How has the staff composition of the Faculty changed during your career?

In 1975, six women completed their doctorate in law and the only female professor of law in Finland was employed in our Faculty. Now, out of 31 professors in the Faculty nine are women, and the share of women in other teaching positions is even higher. Of the new doctoral candidates the majority is already female. In 1975, on the fifth floor of Porthania, close to my office, was the office of American professor Wheeler. She was a visiting researcher at the Faculty for a few months. Nigerian Maurice Andem, whom I met during my studies, was at the time completing his doctorate and defended in 1979. They were the only foreigners at the time and few of the Faculty staff had spent long periods abroad. Many had of course contacts abroad. Today, particularly on the 6th floor you can often hear more English conversations than Finnish. Furthermore, the majority of researchers is interested in more than just law studies.

Have you followed the changes in the numbers of completed Phds and their publication language?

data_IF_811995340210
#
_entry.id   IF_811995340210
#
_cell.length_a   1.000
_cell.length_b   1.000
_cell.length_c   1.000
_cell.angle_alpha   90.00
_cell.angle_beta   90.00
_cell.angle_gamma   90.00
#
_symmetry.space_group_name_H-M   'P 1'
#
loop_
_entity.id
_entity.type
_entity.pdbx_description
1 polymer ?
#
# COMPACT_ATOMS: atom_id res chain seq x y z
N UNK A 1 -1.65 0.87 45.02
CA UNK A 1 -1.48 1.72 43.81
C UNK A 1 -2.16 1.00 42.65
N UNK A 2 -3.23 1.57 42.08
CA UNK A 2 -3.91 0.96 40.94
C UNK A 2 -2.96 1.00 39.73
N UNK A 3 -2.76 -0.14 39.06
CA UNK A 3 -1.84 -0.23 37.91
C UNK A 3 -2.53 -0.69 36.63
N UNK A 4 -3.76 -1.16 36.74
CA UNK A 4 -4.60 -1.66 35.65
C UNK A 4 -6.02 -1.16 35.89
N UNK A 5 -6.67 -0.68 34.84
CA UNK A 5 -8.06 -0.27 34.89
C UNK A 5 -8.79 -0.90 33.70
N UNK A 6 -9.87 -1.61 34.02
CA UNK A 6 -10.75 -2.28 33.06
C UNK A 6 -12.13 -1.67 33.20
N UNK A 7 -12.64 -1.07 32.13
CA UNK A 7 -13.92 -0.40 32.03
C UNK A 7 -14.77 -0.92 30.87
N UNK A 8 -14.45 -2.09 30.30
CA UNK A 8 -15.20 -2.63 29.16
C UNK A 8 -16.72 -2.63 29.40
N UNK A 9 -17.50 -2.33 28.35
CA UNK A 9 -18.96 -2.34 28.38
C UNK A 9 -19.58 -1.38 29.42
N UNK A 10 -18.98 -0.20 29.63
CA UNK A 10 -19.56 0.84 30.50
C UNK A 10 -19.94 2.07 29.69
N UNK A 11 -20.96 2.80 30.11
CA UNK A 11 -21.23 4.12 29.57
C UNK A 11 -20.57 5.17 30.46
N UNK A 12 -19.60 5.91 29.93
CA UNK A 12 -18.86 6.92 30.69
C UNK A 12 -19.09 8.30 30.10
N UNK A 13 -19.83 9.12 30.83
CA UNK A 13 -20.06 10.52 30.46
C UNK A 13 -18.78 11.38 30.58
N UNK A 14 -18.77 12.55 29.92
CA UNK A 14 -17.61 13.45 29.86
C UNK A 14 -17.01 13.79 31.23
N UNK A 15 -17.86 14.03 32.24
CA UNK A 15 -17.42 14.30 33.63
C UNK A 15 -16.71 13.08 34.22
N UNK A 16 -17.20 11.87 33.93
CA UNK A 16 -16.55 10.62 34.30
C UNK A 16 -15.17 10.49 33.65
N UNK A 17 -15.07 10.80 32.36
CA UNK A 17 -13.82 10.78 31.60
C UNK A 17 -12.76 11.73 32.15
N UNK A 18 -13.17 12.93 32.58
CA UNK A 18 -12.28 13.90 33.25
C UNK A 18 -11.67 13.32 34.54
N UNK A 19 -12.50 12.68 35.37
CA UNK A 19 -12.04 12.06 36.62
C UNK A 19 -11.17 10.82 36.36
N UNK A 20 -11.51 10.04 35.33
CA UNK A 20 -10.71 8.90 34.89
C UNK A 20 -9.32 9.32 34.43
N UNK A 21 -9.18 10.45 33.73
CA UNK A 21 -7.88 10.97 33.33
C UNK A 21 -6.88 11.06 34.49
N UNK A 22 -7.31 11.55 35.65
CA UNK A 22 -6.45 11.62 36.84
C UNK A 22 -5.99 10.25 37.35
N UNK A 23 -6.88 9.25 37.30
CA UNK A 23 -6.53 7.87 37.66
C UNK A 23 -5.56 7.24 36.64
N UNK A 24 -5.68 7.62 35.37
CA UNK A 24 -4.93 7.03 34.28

In the Lakimies journal, we have since 1946 reported on the major changes of every decade in terms of Finnish doctors of law, who are alive. Since 1986, the publication of this report has been my responsibility. The last one was completed with Ville Pönkä. These reports are a fascinating read. In the years 2006-2015 225 persons completed their doctorates, on average 22,5 per year. In the period 1966-1975 only 32 doctorates were completed, 3,2 per year. The numbers of persons alive with a doctorate degree has risen significantly from 90 in 1975 to 495 in 2015. At present the number is close to 600. Many factors contribute to this major increase. The conditions for research have improved and the requirement for a completed licenciate degree has been removed. More and more continue to work on the same topic as in their master thesis and the best master degrees are of a very high quality – much better than in the past, when there were no advanced special project courses available. At the same time, the requirements for a doctoral degree have decreased as part of the performance based management system. Moreover, also the language of doctorates has changed. Today, approximately half of all doctoral thesis are written in another language than Finnish or Swedish. Partially this is due to the increase in foreign students. To compare, in 1966-1975 only two doctorates were not written in Finnish or Swedish, but in German.